The Crowdfunding space has has experienced numerous changes in North America. We previously covered the JOBS Act in the US and the expected consequences of the Act. Now it’s time to have a look at the Canadian market for Equity Crowdfunding. Where are we, in relation to the US and what do our Laws permit us to do in Canada?
There are 7 US states where equity crowdfunding is permitted:
The market for equity crowdfunding is restrictive, in that only people who reside in one of those same states can invest, with a cap on investment (a company’s ability to raise) of $1.5 million.
The main focus of crowdfunding is to allow investment from “non-accredited investors” and an opportunity to bridge the gap between experienced investors and the everyday consumer. Many current crowdfunding platforms help new companies prove their product-market fit, by soliciting support from the crowd, often with angel investor seed capital to help reach their pledged goals – the reward for support is typically some package of gifts and bonuses, but not equity in the company.
The more traditional world of venture capital and banking can step in at the next level and, therefore, the option for equity crowdfunding can help to close this gap.
If you are classed as an “accredited investor” (net worth of at least one million US dollars) or have income at least $200,000 each year for the last two years (or $300,000 together with their spouse if married and have the expectation to make the same amount this year.”)  then you can invest across borders. (If you are not, then you cannot invest in certain securities)
As discussed with Title III of the JOBS Act, this is poised to change. Currently however, it is 'stuck' in congress. So, what are the the rules for equity crowdfunding in Canada? The market in Canada is similar to America in that equity crowdfunding is emerging on a regional level before a national one.
This allows online portals to connect accredited investors to investment opportunities. It permits the sale of “securities” to the general public. Currently (as of June 2013), the OSC allows an online portal to connect investors to opportunities in social or environmental impact projects in Ontario only. Similar exemptions have just been published for comment in Manitoba, Quebec, New Brunswick, and British Columbia as of March 20, 2014, with an amendment to the existing exemption in Saskatchewan. This means companies in these provinces will be able to raise $150,000 per campaign (again, with a limit of 2 per year), with investor contributions being capped at $1,500 per person, per campaign.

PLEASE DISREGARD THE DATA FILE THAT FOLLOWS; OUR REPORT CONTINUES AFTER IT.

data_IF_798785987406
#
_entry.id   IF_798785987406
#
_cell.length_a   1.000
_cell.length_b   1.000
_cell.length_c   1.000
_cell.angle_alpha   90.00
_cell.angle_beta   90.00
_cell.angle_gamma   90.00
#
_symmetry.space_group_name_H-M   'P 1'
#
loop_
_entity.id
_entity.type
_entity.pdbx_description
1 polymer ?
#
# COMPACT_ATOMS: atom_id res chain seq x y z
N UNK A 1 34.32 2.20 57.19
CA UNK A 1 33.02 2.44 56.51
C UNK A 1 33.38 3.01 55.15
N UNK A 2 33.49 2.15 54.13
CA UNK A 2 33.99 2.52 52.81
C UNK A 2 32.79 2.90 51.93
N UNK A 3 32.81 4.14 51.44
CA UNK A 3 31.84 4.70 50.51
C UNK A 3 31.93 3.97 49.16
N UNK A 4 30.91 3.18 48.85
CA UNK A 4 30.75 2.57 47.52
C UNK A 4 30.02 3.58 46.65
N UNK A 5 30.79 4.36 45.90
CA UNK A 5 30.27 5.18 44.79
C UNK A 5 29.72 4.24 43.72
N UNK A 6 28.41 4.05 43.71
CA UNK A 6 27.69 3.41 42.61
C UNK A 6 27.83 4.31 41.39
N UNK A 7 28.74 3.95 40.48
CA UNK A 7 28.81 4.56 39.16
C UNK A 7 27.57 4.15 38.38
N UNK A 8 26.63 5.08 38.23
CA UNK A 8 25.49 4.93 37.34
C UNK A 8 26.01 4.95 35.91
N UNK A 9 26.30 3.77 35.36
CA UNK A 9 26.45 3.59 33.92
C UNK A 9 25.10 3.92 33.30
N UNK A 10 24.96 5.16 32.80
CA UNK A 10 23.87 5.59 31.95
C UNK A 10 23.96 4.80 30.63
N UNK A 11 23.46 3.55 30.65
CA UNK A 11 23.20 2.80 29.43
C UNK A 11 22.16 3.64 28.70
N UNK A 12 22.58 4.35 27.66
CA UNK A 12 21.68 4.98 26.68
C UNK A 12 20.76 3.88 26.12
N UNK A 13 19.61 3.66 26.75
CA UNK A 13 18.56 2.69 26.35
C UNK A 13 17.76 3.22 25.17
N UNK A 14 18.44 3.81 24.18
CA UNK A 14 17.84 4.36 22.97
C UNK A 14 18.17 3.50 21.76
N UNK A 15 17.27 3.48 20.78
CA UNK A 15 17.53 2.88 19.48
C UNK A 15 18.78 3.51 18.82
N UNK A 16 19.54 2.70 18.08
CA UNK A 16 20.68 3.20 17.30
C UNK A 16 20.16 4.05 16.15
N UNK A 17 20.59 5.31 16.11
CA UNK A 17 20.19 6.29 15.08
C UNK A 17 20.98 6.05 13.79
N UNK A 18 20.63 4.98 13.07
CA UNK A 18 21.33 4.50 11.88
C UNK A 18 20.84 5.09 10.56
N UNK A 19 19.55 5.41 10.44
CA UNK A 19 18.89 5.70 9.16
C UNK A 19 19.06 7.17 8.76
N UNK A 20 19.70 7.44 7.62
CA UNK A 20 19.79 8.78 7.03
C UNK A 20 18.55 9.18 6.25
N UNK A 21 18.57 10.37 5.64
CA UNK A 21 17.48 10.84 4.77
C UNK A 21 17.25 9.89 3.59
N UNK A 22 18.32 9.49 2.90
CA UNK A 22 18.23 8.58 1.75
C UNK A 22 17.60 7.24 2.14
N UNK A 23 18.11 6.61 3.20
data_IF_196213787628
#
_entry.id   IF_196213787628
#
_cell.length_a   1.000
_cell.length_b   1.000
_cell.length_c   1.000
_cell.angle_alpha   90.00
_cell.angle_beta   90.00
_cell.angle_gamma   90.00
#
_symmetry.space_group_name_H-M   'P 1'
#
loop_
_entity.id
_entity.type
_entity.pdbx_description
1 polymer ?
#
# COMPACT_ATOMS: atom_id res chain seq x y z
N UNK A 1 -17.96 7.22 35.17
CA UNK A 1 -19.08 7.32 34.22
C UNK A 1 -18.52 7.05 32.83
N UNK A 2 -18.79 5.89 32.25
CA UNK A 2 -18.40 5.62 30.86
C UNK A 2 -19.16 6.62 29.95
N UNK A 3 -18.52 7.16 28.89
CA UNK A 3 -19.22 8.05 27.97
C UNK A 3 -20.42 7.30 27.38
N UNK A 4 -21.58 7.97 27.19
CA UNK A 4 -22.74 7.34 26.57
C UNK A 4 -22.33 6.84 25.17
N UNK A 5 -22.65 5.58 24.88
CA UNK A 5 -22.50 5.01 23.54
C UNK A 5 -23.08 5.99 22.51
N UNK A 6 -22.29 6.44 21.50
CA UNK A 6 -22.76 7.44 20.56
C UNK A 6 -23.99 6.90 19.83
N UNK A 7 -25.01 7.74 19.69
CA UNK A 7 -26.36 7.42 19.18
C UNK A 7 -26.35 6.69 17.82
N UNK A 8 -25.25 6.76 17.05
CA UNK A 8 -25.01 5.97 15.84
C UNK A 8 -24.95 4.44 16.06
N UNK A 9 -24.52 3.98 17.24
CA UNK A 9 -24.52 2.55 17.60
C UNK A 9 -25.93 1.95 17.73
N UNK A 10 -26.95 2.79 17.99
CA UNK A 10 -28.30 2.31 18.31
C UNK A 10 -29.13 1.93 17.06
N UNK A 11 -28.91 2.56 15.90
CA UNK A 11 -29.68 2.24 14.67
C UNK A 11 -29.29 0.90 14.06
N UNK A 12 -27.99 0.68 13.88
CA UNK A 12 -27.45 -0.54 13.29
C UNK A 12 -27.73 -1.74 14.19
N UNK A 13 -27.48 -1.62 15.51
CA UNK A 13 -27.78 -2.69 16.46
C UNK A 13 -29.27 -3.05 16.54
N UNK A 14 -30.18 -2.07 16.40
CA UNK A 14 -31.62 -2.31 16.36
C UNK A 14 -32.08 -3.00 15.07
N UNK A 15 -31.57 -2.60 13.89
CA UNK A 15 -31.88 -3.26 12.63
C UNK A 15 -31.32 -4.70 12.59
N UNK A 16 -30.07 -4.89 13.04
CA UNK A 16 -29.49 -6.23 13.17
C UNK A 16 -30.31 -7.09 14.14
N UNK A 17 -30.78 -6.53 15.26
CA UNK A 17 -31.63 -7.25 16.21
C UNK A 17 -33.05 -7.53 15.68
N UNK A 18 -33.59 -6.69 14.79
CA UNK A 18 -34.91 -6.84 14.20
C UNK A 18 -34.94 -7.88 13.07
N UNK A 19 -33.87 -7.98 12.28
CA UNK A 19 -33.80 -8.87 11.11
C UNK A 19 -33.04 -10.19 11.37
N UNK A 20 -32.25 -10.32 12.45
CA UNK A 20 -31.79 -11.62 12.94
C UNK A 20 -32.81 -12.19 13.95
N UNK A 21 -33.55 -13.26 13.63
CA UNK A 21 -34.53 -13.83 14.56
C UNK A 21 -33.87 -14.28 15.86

This is a release from the strict requirements of filing a detailed prospectus (similar to the one in June from the OSC in June 2013) in Manitoba, Quebec, New Brunswick, Nova Scotia and British Columbia. Canadian companies must provide financial statements to crowdfund under the OM (Offering Memorandum) exemption. They are able to do so in the above provinces. The full scope of auditing financial statements and reporting requirements will not be known until September 2015.
Would allow issuers to sell certain types of securities to family, friends and business associates in Ontario. This exemption has been available in every Canadian province and Territory since 2004.
Securities regulators in all jurisdictions except Ontario and Newfoundland and Labrador, would allow public issuers (other than investment funds) listed on the Toronto Stock Exchange, TSX Venture Exchange and Canadian Securities Exchange to raise capital by distributing securities to existing investors. 
While North America speculates and waits in limbo for the new rules to be pushed through, the UK (and Europe) leads the crowdfunding market. In the UK, anyone is permitted to invest on the basis that this amount does not exceed 10% of their net assets in debt or equity assets annually. The total equity crowdfunding contribution in the UK currently sits at over 20 million pounds.
Back here in North America however, we’re looking at another year before we can really get the opportunity to close the gap on equity crowdfunding. Hang tight; the Canadian proposals we discussed earlier are open for public comment until June 2014 and the Request for Comment can be found at the OSC website. In the meantime, startups can still find funding from a variety of sources; although, when equity crowdfunding ultimately does come into effect it will undoubtedly have a powerful impact on the way that funds are raised in North America.
*Special thanks to our friends at Fundrazr: Robert DeFilippi, for providing the background information on Equity Crowdfunding & Tessa MacDougall for her insight on crowdfunding platforms.
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